One of the common myths about electric vehicle batteries is that they are hard to recycle when they are no longer being used or can’t be used in a vehicle. This notion is not true, and to the contrary, some former electric vehicle batteries are being used for stationary energy storage projects. Having a second life after EV use extends the utility of such batteries, meaning they can serve two purposes and not just one.
California-based B2U Storage Solutions just announced it has made SEPV Cuyama, a solar power and energy storage installation using second-life EV batteries, operational in New Cuyama, Santa Barbara County, CA. Freeman Hall, co-founder and CEO of B2U Storage Solutions, answered some questions about the project for CleanTechnica.
Usually when I see an energy storage capacity it is written as MW/MWh. Is this project 1MW/6MWh?
Interconnection capacity is 3.0 MW. The Cuyama hybrid system at initial commercial operation will have 6 MWh of storage capacity expanding to 12 MWh by end of year. The hybrid system has 1.56 MW PV generation and will supplement with grid charging as needed.
Which Honda vehicles were used to source the batteries?
The Cuyama site is deploying batteries from the Honda Clarity BEV.
How did you find the Hondas?
We collaborate with the original equipment manufacturer (OEM) directly to source the batteries. For the Cuyama project we’re working directly with Honda to source the Clarity BEV batteries.
When you get second life batteries, what is the process to start working with them?
B2U’s EPS technology is able to deploy EV batteries in their original pack casing utilizing the pack’s native battery management system (BMS) software, which eliminates repurposing costs. In the case of the battery cabinets at the Cuyama project, we deploy 24 Honda Clarity EV batteries per cabinet.
Do you test and then pull them out of the vehicles and recondition and then transport them to the site?
We assemble and test the EPS cabinets at our hub in Lancaster, CA, shipping the pre-tested cabinets to the project site.
Do they need to be certified for stationary energy use and safety?
Permitting authorities require energy storage systems to achieve UL certification.
The relevant UL test is UL9540 for energy storage systems. B2U performs all necessary testing to achieve UL9540 certification and to satisfy all permitting requirements for our projects.
What is the cost to buy a used EV battery pack for a second-life stationary storage project?
There is not yet an established market and clear market price for selling used EV batteries. Pricing varies considerably. Reusing EV batteries in large scale stationary storage generates substantial value, and therefore companies like B2U can pay a significant premium over the recycling value. After utilizing the residual value, B2U and other companies that reuse EV batteries work with recyclers and OEMs to ensure all batteries are recycled.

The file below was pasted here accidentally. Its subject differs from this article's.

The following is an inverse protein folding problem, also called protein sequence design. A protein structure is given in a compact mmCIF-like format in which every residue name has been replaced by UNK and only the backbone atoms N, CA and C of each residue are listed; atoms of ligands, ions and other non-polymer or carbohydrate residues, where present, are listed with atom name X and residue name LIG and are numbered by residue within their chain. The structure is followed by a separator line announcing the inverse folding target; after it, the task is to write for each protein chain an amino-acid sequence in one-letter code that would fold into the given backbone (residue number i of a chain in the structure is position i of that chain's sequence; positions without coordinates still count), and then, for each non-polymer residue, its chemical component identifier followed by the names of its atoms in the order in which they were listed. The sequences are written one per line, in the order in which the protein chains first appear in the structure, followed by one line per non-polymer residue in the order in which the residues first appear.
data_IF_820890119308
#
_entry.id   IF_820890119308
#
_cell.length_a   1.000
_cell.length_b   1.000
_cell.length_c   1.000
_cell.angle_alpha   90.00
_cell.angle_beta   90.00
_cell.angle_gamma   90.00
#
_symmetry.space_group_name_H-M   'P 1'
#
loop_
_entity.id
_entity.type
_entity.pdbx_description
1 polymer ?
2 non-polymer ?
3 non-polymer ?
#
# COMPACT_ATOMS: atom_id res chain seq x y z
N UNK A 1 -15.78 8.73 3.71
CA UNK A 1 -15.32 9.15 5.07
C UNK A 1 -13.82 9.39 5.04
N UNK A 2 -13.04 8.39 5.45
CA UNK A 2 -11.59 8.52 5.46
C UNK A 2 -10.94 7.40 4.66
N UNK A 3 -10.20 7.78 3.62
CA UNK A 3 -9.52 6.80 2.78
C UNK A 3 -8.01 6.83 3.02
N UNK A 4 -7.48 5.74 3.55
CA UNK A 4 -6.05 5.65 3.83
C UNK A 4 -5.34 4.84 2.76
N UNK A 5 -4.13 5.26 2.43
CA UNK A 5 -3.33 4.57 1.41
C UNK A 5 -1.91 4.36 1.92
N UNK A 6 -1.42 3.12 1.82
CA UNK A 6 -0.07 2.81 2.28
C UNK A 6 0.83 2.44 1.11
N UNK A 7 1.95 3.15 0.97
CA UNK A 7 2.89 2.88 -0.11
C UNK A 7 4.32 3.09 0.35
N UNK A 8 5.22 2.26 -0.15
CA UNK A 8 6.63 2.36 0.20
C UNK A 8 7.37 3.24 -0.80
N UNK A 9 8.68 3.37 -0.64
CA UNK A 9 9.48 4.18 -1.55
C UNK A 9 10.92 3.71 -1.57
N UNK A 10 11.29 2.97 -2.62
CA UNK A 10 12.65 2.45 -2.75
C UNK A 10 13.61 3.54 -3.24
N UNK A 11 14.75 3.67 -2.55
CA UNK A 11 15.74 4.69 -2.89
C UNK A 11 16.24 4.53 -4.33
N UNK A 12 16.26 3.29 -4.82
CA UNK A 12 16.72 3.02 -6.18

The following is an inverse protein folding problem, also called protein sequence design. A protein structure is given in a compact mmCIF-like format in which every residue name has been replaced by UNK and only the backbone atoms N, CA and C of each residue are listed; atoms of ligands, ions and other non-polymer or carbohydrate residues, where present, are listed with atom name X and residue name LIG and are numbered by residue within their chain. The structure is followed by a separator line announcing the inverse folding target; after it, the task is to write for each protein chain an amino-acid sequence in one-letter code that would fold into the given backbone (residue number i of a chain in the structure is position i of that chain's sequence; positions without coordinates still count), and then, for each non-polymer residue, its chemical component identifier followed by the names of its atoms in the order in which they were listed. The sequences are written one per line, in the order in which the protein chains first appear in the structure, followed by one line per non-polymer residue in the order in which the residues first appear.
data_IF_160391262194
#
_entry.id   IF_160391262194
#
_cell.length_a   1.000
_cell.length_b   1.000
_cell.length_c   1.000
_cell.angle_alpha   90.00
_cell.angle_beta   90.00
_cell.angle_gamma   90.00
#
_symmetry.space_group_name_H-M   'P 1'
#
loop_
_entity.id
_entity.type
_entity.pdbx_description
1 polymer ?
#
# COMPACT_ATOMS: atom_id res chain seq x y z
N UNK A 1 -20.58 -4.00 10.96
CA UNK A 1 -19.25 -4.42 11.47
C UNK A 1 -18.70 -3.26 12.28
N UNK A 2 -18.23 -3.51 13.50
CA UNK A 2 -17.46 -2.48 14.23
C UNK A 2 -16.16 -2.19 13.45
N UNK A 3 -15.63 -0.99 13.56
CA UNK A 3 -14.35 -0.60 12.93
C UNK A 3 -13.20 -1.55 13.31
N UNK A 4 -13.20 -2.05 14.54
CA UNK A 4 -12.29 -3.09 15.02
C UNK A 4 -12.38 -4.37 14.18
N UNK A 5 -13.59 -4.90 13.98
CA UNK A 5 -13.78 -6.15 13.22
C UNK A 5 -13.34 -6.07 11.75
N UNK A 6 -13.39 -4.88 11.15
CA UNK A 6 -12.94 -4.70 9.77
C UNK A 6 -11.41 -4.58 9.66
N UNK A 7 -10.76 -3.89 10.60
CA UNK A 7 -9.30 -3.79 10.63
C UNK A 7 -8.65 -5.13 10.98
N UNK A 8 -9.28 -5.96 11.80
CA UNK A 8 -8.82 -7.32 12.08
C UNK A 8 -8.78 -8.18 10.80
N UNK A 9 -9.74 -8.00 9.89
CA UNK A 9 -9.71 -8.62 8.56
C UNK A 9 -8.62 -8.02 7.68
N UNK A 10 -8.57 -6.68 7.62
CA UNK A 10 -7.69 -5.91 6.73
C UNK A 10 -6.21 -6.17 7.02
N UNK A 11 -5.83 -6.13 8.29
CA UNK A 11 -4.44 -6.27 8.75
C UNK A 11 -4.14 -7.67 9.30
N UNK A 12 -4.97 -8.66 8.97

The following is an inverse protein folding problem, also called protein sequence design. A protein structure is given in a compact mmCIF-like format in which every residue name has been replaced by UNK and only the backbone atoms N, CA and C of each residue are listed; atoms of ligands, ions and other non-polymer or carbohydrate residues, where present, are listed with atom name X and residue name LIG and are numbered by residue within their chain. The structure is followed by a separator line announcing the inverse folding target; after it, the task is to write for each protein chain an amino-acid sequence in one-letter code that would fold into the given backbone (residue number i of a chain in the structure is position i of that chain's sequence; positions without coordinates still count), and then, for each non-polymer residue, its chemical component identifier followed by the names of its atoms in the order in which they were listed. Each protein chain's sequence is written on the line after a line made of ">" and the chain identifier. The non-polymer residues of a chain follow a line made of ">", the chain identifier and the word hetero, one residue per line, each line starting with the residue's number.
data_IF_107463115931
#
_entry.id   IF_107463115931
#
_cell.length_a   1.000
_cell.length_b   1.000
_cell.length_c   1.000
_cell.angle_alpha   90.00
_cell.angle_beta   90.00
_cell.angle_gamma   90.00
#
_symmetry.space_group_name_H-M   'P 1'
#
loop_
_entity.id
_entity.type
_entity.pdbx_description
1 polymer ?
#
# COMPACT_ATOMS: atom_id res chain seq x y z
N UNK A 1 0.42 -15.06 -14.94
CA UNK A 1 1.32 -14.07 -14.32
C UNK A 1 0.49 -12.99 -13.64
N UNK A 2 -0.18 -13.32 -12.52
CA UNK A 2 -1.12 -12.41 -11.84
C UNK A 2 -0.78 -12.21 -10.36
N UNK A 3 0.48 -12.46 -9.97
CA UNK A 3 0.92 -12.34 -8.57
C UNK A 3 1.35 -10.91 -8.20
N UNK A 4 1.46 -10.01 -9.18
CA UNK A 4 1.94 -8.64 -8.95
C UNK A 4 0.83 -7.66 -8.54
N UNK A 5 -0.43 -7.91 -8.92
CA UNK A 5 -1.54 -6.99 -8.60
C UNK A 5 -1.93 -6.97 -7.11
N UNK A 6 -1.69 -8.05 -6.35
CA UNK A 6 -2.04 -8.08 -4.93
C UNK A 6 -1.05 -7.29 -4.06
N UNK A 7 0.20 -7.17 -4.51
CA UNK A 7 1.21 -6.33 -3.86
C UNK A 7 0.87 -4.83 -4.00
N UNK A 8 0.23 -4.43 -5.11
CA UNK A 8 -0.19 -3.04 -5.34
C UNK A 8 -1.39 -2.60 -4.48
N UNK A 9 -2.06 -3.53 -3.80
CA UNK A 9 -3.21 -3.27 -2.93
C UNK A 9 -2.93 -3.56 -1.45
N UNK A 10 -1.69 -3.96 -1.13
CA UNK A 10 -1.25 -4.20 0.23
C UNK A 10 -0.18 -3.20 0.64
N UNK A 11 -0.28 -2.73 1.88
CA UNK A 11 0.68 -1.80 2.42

Does it cost less to buy former EV batteries than purchasing brand new batteries?
How easy or difficult is it to add more used EV batteries to a stationary energy storage project?
It’s simple, since our technology allows for the batteries to be deployed in ‘Plug and Play’ fashion in their original pack casing. Swapping out a battery from B2U’s EPS cabinet takes less than 15 minutes.
If it is expanded, which other vehicle manufacturers will you harvest batteries from?
In addition to Honda batteries, B2U has successfully deployed Nissan Leaf, Chevy Bolt, Tesla Model 3, and Ford Focus batteries. This is over 80% of today’s EV market. We are working with Volvo and BYD and other OEMs to deploy additional battery types as we continue to expand the number of batteries that our EPS technology supports.
What was the overall cost of the solar power and energy storage system?
B2U deploys energy storage systems (ESS) for about half the cost of new ESS.
When there is adequate sunlight how long does it take to charge the battery system?
At the Cuyama site where we’ve deployed a hybrid system that charges from onsite solar, supplementing when needed with grid charging, the solar resource is strong. Over the course of a year, a single MW of PV on a single axis tracker can generate ~2,400 MWh of energy. In summer months, a single MW of PV can generate 10 MWh. The 12 MWh of battery storage can reliably be charged by the 1.56 MW of onsite PV. When needed, the system can supplement with grid charging.
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